With thanks to Catherine Rogers
My House (from A Major Selection of the Poems of Giuseppe Ungaretti; tr. Diego Bastianutti)
after so long
of a love
I thought I’d scattered
round the world
Credevo di averlo sparpagliato
per il mondo
I’ll defer to Catherine’s thought on this one. The first stanza does remind of a brick, like it is building up to something. But what builds up to what? I think every discussion I’ve had of this poem has been relentlessly positive. One realizes how much one is loved, how much one has taken for granted; that enormity makes the world your home.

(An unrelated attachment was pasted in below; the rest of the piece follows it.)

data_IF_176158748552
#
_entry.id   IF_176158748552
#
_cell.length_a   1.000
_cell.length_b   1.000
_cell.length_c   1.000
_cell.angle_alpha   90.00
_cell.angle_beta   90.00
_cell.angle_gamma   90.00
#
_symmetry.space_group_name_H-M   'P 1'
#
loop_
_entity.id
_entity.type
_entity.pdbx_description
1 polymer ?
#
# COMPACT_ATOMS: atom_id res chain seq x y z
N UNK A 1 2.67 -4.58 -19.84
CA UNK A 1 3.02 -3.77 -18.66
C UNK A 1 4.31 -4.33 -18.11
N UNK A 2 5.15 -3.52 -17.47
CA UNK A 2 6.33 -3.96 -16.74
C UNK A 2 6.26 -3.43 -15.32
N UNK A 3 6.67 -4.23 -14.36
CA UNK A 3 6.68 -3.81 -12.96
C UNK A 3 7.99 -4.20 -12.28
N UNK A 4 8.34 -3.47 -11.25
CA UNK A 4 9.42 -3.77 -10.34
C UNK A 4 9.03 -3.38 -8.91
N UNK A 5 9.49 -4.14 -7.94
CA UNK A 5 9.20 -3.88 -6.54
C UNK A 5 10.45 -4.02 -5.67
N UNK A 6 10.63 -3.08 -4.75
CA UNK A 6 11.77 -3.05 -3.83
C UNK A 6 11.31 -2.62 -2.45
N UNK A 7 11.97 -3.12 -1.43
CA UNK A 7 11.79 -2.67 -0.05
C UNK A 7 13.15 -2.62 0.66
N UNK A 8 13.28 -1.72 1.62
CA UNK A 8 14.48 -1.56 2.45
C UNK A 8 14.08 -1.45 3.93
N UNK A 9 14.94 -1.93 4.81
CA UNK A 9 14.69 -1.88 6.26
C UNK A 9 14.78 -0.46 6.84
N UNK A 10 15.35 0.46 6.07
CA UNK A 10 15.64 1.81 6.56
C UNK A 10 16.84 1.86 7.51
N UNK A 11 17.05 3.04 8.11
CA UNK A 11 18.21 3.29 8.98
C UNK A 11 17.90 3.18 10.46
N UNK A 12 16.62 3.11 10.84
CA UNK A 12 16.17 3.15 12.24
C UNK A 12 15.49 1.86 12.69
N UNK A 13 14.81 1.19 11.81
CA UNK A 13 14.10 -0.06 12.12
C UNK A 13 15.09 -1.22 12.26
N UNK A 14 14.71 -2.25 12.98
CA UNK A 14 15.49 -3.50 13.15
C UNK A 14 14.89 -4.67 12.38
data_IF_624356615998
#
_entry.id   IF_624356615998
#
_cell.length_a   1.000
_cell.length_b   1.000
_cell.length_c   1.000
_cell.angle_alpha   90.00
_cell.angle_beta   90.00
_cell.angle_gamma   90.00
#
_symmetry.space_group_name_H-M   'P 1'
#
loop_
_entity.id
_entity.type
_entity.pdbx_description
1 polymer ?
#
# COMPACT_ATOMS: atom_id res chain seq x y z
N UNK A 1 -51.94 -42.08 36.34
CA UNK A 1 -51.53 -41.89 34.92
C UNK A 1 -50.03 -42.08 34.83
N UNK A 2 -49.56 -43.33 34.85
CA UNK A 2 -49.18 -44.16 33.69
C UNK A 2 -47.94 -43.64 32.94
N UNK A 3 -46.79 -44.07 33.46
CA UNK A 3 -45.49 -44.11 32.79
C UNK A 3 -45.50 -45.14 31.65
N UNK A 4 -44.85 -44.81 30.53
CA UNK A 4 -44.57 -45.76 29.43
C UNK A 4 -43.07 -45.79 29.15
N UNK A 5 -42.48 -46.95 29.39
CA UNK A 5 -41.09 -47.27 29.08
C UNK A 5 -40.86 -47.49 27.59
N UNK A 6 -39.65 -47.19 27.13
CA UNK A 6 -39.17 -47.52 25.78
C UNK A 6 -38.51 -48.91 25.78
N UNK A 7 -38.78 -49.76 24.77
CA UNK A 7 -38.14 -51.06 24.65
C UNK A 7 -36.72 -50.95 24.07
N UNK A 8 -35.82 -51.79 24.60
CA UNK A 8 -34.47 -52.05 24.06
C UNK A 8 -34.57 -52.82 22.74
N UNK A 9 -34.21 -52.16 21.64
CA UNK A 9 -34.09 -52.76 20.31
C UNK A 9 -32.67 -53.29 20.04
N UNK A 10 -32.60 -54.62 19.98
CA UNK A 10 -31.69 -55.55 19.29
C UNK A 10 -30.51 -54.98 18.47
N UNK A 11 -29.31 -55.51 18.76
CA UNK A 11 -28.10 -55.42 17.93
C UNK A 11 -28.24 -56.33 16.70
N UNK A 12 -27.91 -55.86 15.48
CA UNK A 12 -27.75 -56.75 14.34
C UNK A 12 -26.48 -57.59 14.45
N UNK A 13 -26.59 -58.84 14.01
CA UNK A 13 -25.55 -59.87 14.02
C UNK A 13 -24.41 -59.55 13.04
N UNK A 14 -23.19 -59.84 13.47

I already feel every bone in my body shaking. Poems can simply celebrate, to be sure. But what about being surprised by other, darker possibilities of love? What about realizing how much you loved someone? Sometimes we’re not even aware of how much we long for someone who reciprocates nothing, gives little or no benefit daily. We can be shattered, too.
The central identification is time (“so long”) with “my house.” Love doesn’t really build. It surprises, it scatters. It’s familiarity that lets you create something more than excitement. That familiarity serves as more than a basis for nostalgia. Unknowingly, you’re building a world brick-by-brick every day. Realizing that you are or aren’t loved puts you into the fullness of that world.